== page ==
If the system contains a subsystem —for example, in a field theory, could be a spatial region3—then the Hilbert space can be expressed as the tensor product of Hilbert spaces corresponding to and to its complement : . Let be the reduced density matrix, defined in , obtained by tracing over ; this is the effective density matrix for an observer who has access only to . Its Rényi entropy is called the entanglement Rényi entropy (ERE) of , with the special case simply called the entanglement entropy (EE). It can be shown that, if the full theory is in a pure state, then .

The EE (but not the ERE for ) satisfies an important property called strong subadditivity [13, 14], namely, for any two subsystems (or spatial regions) and ,


As a special case, strong subadditivity implies the triangle inequality, namely for disjoint subsystems and ,4


The second inequality is called subadditivity, and it characterizes the EE, in the sense that any measure of entanglement that satisfies subadditivity for all subsystems and (as well as certain basic requirements such as continuity) must equal the EE [15, 16]. Subadditivity is saturated if and only if the density matrix factorizes: . Motivated partly by this fact, the mutual information (MI) is defined by


which quantifies the extent to which the degrees of freedom of and are correlated with each other, including both quantum entanglement and classical correlations. For example, the MI puts an upper bound on the connected correlator between (bounded) operators in subsystems respectively [1]:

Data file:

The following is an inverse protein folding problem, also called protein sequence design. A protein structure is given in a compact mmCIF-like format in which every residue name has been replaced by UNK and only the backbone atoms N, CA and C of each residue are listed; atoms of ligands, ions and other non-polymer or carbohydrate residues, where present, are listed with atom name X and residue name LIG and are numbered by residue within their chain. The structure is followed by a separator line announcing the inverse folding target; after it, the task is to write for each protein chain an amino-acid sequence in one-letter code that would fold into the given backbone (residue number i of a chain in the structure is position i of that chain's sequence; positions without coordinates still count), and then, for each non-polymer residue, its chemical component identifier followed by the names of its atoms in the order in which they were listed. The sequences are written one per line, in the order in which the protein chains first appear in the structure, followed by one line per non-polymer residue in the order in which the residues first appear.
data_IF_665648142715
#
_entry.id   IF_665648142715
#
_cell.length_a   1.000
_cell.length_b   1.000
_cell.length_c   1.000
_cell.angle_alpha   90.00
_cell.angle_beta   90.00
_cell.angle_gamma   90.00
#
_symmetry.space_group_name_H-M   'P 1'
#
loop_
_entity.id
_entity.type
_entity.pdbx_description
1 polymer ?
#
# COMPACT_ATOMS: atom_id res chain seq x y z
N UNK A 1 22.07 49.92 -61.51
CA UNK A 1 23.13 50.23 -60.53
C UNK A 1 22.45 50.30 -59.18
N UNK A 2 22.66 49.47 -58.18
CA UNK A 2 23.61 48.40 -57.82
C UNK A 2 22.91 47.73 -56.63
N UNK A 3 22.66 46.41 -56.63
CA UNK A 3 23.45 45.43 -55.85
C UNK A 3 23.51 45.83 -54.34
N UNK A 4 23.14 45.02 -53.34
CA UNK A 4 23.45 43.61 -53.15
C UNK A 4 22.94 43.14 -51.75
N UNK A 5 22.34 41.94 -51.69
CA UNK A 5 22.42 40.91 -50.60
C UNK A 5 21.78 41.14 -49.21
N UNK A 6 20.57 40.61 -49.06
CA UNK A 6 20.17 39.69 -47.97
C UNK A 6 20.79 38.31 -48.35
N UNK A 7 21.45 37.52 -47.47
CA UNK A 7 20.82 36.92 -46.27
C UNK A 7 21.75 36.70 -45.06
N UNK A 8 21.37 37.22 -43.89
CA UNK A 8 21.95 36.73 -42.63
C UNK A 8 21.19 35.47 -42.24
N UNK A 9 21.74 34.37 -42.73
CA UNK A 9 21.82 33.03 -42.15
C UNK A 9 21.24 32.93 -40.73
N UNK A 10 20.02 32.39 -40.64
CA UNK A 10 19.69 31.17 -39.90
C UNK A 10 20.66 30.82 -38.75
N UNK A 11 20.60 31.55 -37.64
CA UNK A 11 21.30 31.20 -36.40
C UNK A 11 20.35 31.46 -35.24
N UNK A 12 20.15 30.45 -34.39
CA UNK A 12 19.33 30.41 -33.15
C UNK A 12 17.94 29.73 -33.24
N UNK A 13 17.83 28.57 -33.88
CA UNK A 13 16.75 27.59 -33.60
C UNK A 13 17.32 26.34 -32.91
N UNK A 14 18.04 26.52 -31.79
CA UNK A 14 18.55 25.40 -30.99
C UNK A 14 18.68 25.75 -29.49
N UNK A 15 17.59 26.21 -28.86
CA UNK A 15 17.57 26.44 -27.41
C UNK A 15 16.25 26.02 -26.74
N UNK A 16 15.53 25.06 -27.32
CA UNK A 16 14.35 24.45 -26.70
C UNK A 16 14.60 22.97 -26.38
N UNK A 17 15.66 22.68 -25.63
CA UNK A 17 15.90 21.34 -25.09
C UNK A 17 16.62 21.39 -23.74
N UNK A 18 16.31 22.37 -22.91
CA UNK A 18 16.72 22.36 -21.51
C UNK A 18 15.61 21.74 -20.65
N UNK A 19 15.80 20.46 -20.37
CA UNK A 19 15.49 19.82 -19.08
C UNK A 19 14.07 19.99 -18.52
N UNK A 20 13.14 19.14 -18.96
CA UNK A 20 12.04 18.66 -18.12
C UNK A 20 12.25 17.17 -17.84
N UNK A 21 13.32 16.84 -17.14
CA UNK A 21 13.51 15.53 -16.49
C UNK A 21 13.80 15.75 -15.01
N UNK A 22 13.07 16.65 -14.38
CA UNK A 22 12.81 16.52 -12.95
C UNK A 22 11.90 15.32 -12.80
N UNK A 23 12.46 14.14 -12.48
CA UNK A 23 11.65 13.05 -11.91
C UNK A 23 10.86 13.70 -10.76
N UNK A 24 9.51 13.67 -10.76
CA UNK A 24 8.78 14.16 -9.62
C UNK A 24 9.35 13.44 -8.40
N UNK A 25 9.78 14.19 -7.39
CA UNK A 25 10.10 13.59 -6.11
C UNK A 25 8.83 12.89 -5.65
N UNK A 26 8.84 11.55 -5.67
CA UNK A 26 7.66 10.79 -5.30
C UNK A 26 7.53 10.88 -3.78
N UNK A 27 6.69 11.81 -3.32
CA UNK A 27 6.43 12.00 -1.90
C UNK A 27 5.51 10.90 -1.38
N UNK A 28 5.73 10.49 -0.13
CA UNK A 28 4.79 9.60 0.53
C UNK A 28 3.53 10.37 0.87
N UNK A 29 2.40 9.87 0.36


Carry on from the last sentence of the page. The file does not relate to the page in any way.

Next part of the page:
As a consequence of strong subadditivity, the mutual information is monotone under restriction: if then .

A natural generalization of the mutual information is to define the mutual Rènyi information (MRI):


Unlike the MI, the MRI is not necessarily positive. However, it is non-zero only when , and in this sense still quantifies the extent of correlation between and .

Another reason to study the MRI (including the MI) is that, when we are considering a field theory, it is universal, whereas the ERE (including the EE) is cutoff- or regulator-dependent. Specifically, when is a spatial region, usually suffers from an ultraviolet divergence proportional to the area of the boundary of . However, if the two regions and are disjoint and mutually disconnected, then those divergences cancel in the MRI. Since the UV regulator generally violates conformal invariance, it follows that in conformal field theories the MRI is generally conformally invariant while the ERE is not. Also, in the CFT case the ERE suffers from an infrared divergence when one of the regions is infinite in size, but this cancels in the MRI (although not when both and are infinite). We will see explicit examples of these statements throughout this paper.